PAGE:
Happy Holidays from I/O at Work!
Thank you to all of our readers for our continued success in 2014, and we look forward to bringing you another year of fascinating content in 2015. Check back in early January to keep up with the latest-breaking I/O psychology research.
-The I/O at Work Team
Specific Cognitive Abilities Can Benefit Selection Programs
Organizations oftentimes use specific cognitive abilities to help select people for jobs. Selection itself is important because organizations can sometimes waste millions of dollars in training people who don’t have the right aptitude, aren’t motivated, or who don’t fit minimum requirements for the job. When an organization selects employees, it often uses an assessment process to try and find the “right people.” This assessment often involves tests of general cognitive ability, which is basically what we’d consider overall intelligence. What if organizations could fine tune these processes so that they were more successful in identifying those who may succeed in a training context or in a job? Recent research findings offer a possible way to do this.
Teamwork- How Team Personality Influences Individual Behaviors
In most work places, teamwork is a common feature that can have many benefits for organizational productivity and competitiveness.
But not all group dynamics are helpful or add value, so a fair bit of research has been done on the behaviors that produce desired outcomes. Much of it has looked at how someone’s personality affects whether they would be helpful or not. But few researchers have looked at the impact “team personality” has on individual actions.
The team of researchers behind a new study on teamwork and cooperation sought to examine the extent to which group dynamics ultimately influence individual behaviors.
Top 5 Most Popular Article Reviews – June 2014
Check out I/O AT WORK’s Top 5 most popular article reviews for June 2014 on Diversity, Stereotypes, Work Teams, Deceptive Candidates and more!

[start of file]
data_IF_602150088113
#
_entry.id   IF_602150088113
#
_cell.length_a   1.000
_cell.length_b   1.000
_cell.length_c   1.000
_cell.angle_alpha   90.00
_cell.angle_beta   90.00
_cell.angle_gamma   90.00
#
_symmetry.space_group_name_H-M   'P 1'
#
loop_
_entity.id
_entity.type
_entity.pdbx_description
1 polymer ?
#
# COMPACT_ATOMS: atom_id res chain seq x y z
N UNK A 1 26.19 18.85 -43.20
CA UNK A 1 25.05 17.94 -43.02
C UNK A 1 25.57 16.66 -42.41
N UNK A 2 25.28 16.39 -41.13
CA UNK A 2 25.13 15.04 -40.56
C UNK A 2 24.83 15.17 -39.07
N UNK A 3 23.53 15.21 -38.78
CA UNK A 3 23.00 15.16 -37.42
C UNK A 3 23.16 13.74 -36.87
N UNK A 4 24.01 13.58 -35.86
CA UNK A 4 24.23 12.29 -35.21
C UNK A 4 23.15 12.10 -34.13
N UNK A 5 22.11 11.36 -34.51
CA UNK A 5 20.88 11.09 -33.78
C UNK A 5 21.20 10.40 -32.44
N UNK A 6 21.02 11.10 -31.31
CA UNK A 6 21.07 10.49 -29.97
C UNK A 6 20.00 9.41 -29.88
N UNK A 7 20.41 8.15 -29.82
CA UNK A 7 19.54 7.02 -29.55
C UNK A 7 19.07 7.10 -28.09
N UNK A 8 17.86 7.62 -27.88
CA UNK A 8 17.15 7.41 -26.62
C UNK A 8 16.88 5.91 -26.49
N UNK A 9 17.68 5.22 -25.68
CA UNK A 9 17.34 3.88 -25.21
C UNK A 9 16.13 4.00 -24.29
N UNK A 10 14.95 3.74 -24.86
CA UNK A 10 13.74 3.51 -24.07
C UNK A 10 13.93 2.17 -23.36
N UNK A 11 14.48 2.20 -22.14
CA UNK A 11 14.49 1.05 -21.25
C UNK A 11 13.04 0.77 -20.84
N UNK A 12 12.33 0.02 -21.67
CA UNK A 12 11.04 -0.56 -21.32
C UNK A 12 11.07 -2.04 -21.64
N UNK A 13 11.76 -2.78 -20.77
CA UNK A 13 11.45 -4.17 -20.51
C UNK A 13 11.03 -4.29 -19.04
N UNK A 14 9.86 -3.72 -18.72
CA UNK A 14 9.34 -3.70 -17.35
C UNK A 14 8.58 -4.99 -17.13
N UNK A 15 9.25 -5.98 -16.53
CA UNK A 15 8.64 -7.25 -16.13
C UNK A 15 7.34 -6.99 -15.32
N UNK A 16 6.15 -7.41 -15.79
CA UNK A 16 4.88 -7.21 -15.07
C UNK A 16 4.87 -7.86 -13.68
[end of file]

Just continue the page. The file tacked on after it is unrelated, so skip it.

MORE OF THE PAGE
Are You Promoting Work Engagement, or Workaholism?
All business organizations want their employees to be highly involved in their work (which is also known as Work Engagement), but not obsessive-compulsive about it (a.k.a. Workaholism).
Unchecked workaholism can eventually lead employees to burnout, inclinations to leave the company, and other behaviors that put good organizational citizenship at risk.
But how can organization leaders spot the difference between healthy and unhealthy levels of work engagement, and encourage employees towards the former? In “The Differences Between Work Engagement and Workaholism, and Organizational Outcomes: An Integrative Model,” author Youngkeun Choi offers some guidance.
How Power Distance Agreement Improves Performance in the Workplace
Research in I-O psychology suggests that, when leaders and their employees share similar attitudes about how work should be done, it creates positive outcomes in the workplace.
What’s Missing from the Research on Work-Family Balance?
Although research on work–family balance has continued to grow and develop in recent years, there is a notable gap between what we know and what actually gets implemented in the workplace. Initially it was a field that focused on women and minorities as they began to join the workforce; however, in the modern era, work-family research has gone through quite a bit of evolution. As companies began to offer work-family related perks in an effort by human resource management to make their companies more attractive to employees, work-family balance began to become a vital part of any discussion regarding benefits and productivity. The term family now holds many more meanings than it did before, and the phrase work-family balance is being replaced in many discussions with work-life balance, so as to include a broader spectrum of non-work and personal roles held by employees at various stages of personal, social, and professional development.
Employee Behavior and Wearable Monitoring Devices
Is big brother watching you? Is he hiding in your clothes?
This article focuses on wearable computing and tracking devices that record the behaviors of employees. They both monitor and measure the speed of task completion, as well as any changes in the way tasks are completed. The goal of these wearable monitoring devices is to provide feedback on employee behaviors and task performance that can be used to better design work, improve the efficiency of task flow, and hold employees accountable to certain productivity standards.
Raise employee engagement with volunteerism
In this study, learn how strong volunteer programs are a win for the NGO, a win for the employee who volunteers, and a win for the company that sponsors the volunteerism. To measure the actual benefits or drawbacks of company-sponsored volunteerism programs, Caligiuri, Mencin, and Jiang gathered responses from employees, NGO managers, and line managers.
Keeping Your Business Model Afloat Before It Goes Under Water
At some point in our lives we’ve all had that nagging worry of being replaced or displaced by someone younger, smarter, better looking, or more talented. Well, navigating the business world is much the same. You’ve got to be vigilant and constantly on the lookout for new products or services that come to market and threaten to steal your client base.